Seeking Help on Identity of this movement on Tiffany Watch

Discussion in 'European & Other Pocket Watches' started by Jerry Cibley, Mar 4, 2020.

  1. This site uses cookies. By continuing to use this site, you are agreeing to our use of cookies. Learn More.
  2. For the new NAWCC home page
    Click this image at the upper left corner of this page.
  1. Jerry Cibley

    Jerry Cibley New Member

    Feb 26, 2020
    3
    0
    1
    Male
    Country Flag:
    This watch is a Tiffany & Company 18k solid gold case and the s/n is consistent with a Patek. I have been advised by a Facebook watch page that the movement is probably a Koehn but, the S/n 111357 is not found in any of my Koehn searches.

    I am trying to get an extract from Patek, but having a dog of a time getting it to process my credit card. Please bear in mind the serial number of 111357 (i think it has validity) It is marked on case and movement as well.

    I believe the S/n date range is 1895-1900. Any help would be appreciated. DSC01629.JPG IMG_0686.jpg IMG_0688.jpg IMG_0689.jpg tiffany_Movement.jpg Tiffany Front.jpg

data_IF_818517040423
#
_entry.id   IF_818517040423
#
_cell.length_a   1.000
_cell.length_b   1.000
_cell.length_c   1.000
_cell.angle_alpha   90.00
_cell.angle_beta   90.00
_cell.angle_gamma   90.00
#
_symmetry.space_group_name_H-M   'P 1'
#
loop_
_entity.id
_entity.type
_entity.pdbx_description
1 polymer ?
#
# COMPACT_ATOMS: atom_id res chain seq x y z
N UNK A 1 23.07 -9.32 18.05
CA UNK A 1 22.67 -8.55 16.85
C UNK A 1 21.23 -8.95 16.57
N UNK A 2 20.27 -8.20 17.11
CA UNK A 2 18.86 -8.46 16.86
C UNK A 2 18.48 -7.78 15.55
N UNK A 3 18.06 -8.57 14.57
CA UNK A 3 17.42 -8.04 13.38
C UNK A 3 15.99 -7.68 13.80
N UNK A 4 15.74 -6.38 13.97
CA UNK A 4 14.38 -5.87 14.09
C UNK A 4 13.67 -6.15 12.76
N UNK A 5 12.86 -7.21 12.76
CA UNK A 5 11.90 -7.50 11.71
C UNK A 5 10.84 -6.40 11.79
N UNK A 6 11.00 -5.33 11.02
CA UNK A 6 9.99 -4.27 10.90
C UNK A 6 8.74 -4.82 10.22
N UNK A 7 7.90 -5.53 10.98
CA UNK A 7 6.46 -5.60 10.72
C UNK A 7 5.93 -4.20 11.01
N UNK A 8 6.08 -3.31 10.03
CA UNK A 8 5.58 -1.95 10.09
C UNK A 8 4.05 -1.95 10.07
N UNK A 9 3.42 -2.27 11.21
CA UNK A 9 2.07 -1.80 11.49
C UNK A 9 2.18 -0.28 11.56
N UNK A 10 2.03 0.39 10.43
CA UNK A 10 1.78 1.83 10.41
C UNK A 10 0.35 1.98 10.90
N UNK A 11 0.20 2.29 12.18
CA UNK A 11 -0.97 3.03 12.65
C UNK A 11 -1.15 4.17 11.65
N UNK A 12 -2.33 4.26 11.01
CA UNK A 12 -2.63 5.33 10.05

2. Dr. Jon

    Dr. Jon Moderator
    NAWCC Member

    Dec 14, 2001
    5,665
    427
    83
    Aerospace Engineer
    New Hampshire
    Country Flag:
    Region Flag:
    Welcome to the message board.

    Nice watch and hopefully Patek will verify it, but this would surprise me. I do not think this one is by Patek or Koehn.

    It looks like Badollet to me.
     
  3. Ethan Lipsig

    Ethan Lipsig Registered User
    NAWCC Gold Member

    Jan 8, 2006
    2,062
    1,197
    113
    Male
    80% Retired Attorney
    Pasadena
    Country Flag:
    Region Flag:
    #3 Ethan Lipsig, Mar 4, 2020
    Last edited: Mar 4, 2020
    Jerry, your watch is a small ladies watch. I have a JJ Badollet ladies watch (a Bigelow Kennard PL) the movement of which is fairly similar to your watch's movement. This somewhat supports Dr. Jon's surmise.

    upload_2020-3-4_13-4-21.jpeg